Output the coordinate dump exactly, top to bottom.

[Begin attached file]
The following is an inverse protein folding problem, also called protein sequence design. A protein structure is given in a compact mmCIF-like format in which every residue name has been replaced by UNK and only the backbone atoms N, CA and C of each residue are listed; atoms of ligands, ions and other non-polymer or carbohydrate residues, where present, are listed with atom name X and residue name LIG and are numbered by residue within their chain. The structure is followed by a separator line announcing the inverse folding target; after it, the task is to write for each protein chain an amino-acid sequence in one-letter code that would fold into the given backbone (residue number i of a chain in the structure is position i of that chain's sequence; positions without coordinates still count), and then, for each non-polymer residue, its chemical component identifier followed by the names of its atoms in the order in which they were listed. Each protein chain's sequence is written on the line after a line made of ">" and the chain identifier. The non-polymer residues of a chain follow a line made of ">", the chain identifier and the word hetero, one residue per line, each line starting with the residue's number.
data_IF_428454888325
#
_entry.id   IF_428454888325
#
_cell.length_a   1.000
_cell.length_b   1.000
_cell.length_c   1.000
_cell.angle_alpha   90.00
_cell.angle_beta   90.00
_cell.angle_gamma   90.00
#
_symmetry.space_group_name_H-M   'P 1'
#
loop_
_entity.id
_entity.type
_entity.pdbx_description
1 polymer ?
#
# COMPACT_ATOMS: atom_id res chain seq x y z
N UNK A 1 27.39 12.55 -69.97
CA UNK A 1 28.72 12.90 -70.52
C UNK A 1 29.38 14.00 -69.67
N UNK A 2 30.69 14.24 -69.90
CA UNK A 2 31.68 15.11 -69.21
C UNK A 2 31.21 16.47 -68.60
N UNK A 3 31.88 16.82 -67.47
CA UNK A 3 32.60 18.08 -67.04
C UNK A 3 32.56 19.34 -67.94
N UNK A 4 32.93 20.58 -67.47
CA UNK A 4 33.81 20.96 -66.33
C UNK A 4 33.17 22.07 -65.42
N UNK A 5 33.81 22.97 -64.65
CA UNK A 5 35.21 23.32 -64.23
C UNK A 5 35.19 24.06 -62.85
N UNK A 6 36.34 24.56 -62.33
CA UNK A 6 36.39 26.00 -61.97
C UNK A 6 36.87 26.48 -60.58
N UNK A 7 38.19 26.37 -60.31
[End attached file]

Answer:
The following is an inverse protein folding problem, also called protein sequence design. A protein structure is given in a compact mmCIF-like format in which every residue name has been replaced by UNK and only the backbone atoms N, CA and C of each residue are listed; atoms of ligands, ions and other non-polymer or carbohydrate residues, where present, are listed with atom name X and residue name LIG and are numbered by residue within their chain. The structure is followed by a separator line announcing the inverse folding target; after it, the task is to write for each protein chain an amino-acid sequence in one-letter code that would fold into the given backbone (residue number i of a chain in the structure is position i of that chain's sequence; positions without coordinates still count), and then, for each non-polymer residue, its chemical component identifier followed by the names of its atoms in the order in which they were listed. Each protein chain's sequence is written on the line after a line made of ">" and the chain identifier. The non-polymer residues of a chain follow a line made of ">", the chain identifier and the word hetero, one residue per line, each line starting with the residue's number.
data_IF_428454888325
#
_entry.id   IF_428454888325
#
_cell.length_a   1.000
_cell.length_b   1.000
_cell.length_c   1.000
_cell.angle_alpha   90.00
_cell.angle_beta   90.00
_cell.angle_gamma   90.00
#
_symmetry.space_group_name_H-M   'P 1'
#
loop_
_entity.id
_entity.type
_entity.pdbx_description
1 polymer ?
#
# COMPACT_ATOMS: atom_id res chain seq x y z
N UNK A 1 27.39 12.55 -69.97
CA UNK A 1 28.72 12.90 -70.52
C UNK A 1 29.38 14.00 -69.67
N UNK A 2 30.69 14.24 -69.90
CA UNK A 2 31.68 15.11 -69.21
C UNK A 2 31.21 16.47 -68.60
N UNK A 3 31.88 16.82 -67.47
CA UNK A 3 32.60 18.08 -67.04
C UNK A 3 32.56 19.34 -67.94
N UNK A 4 32.93 20.58 -67.47
CA UNK A 4 33.81 20.96 -66.33
C UNK A 4 33.17 22.07 -65.42
N UNK A 5 33.81 22.97 -64.65
CA UNK A 5 35.21 23.32 -64.23
C UNK A 5 35.19 24.06 -62.85
N UNK A 6 36.34 24.56 -62.33
CA UNK A 6 36.39 26.00 -61.97
C UNK A 6 36.87 26.48 -60.58
N UNK A 7 38.19 26.37 -60.31